While another user said that the video was fun and amazing and also mentioned that it would be great if Swift saw it too.
Another Twitter user wrote that as a long time Swift fan and someone who has listened to way too many sea shanties lately, they “absolutely love” the latest rendition.
The Soon May the Wellerman Come sea shanty became one of the first trending TikTok videos of 2021 as multiple influencers from the social media platform collaborated to recreate the magical folk song. The tradition of sea shanty emerged when sailors were indulged in some work on the ship. Singing together gave a sense of togetherness at harsh waters when sailors were far away from home. The lyrics of Soon May the Wellerman Come is about whalers waiting for a resupply ship that would bring sugar, tea, and rum in the mid nineteenth century.
The TikTok trend was started by a Scottish user Nathan Evans who was a struggling musician and worked as a postman to earn his living. Nathan sung the viral song, a cappella version of Wellerman, and now has a three-album record deal, according to the Rolling Stones.
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Watch the U.S. Navy Band Perform a “Sea Shanty Parody” of a Popular Taylor Swift Song
In case you haven't heard, sea shanties are having a bit of a moment. The traditional folk songs have captivated mainstream audiences for the first time in generations thanks to TikTok, a Scottish postal worker named Nathan Evans, and now, the United States Navy Band.
The craze started when Evans shared his rendition of an old whaling song, "Soon May the Wellerman Come," to the video-sharing app in late December. Other people soon joined in, adding vocals and instruments to the track with TikTok's duet feature. Since then, videos with the #seashanty hashtag have racked up more than three billion views, reports The Wall Street Journal.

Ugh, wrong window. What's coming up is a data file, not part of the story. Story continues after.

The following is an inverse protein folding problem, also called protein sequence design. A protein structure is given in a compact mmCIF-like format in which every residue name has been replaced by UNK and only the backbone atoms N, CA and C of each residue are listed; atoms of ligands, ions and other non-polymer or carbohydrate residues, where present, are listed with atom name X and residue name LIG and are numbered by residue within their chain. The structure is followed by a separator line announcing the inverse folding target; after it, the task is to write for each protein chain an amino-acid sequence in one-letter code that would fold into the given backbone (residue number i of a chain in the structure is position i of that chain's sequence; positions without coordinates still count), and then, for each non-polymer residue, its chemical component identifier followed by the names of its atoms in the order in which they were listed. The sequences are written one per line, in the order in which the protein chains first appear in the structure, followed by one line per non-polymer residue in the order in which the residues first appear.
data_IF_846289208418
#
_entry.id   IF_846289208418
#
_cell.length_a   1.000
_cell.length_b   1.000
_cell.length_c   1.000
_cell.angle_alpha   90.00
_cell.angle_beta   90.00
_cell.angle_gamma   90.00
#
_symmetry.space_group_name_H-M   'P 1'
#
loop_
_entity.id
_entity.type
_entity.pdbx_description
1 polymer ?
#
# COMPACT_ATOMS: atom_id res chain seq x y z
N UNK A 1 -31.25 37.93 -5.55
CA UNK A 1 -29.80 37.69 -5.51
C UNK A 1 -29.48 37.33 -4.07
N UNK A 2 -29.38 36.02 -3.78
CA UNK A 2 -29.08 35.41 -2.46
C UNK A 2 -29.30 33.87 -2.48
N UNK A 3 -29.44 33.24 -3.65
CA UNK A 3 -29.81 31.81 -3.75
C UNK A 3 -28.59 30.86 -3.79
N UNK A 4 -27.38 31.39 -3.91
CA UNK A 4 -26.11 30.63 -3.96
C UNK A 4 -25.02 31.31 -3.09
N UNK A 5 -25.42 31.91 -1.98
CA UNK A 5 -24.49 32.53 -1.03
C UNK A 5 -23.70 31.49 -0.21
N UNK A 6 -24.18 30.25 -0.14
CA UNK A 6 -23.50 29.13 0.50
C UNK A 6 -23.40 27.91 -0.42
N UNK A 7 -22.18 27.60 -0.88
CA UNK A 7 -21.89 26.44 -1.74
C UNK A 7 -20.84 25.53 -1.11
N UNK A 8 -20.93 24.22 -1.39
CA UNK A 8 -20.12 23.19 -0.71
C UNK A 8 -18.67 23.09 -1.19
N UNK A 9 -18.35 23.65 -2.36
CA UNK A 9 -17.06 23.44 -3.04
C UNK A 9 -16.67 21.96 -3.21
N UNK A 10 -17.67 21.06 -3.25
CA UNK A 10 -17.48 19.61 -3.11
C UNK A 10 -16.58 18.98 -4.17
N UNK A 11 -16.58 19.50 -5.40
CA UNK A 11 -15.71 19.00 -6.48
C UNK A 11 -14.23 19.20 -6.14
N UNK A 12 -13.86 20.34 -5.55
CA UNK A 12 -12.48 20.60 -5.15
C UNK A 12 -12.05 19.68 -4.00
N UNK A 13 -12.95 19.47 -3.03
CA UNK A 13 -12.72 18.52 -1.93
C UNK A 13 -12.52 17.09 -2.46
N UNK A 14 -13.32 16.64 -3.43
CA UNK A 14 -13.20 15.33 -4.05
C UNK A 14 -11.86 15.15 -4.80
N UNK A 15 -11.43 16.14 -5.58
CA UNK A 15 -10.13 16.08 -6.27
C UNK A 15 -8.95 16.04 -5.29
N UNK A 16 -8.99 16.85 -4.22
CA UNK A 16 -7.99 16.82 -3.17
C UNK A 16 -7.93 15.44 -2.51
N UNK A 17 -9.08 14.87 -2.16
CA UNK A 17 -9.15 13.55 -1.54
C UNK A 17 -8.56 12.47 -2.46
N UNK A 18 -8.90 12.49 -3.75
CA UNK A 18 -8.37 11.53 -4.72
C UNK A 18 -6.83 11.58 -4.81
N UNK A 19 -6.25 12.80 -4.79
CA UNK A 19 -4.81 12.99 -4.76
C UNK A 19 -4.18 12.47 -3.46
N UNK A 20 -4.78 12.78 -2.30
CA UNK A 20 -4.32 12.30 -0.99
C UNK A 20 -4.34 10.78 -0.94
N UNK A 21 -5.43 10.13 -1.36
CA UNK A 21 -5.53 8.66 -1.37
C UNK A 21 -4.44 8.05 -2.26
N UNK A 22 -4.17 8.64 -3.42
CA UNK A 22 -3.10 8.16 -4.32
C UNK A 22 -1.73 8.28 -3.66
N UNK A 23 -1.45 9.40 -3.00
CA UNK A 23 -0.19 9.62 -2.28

Last week, the shanty experts in the United States Navy Band joined in on the fun by putting a nautical twist on a 2012 Taylor Swift hit, "We Are Never Ever Getting Back Together."
The band shared a music video for the song on Twitter adding, "we were very much into this music before it was cool."
The singers perform the modern lyrics in traditional sea shanty fashion, even managing to slip in a line from another Swift hit: "I Knew You Were Trouble."
"And I knew you were trouble when you walked in," one sailor exclaims in a pirate voice. "Awwk. Trouble!" another sailor squawks while flapping his arms.
Musician 1st Class Chris Buchanan, staff arranger for the United States Navy Band and the man who wrote the Swift parody, told Southern Living that he doesn't think the sea shanty phenomenon came out of nowhere.
"I think that elements of the Sea Shanty are resonating with people today for reasons that transcend the aesthetic of the music," explained Buchanan. "The Sea Shanty was a work that involved communal effort—a piece of music that facilitated the physical realization of a task."
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"As we close in on 11 months of various stages of isolation, from social distancing to strict lockdowns, it's obvious that that sort of communal gathering and effort has a certain appeal," he continued. "We yearn to be together, so much so that people are willing to sing centuries-old whaling songs on TikTok to find that sense of community."
For those who take their sea shanties a little more seriously, you can find the United States Navy Band's more-traditional shanties on YouTube.
Band videos navy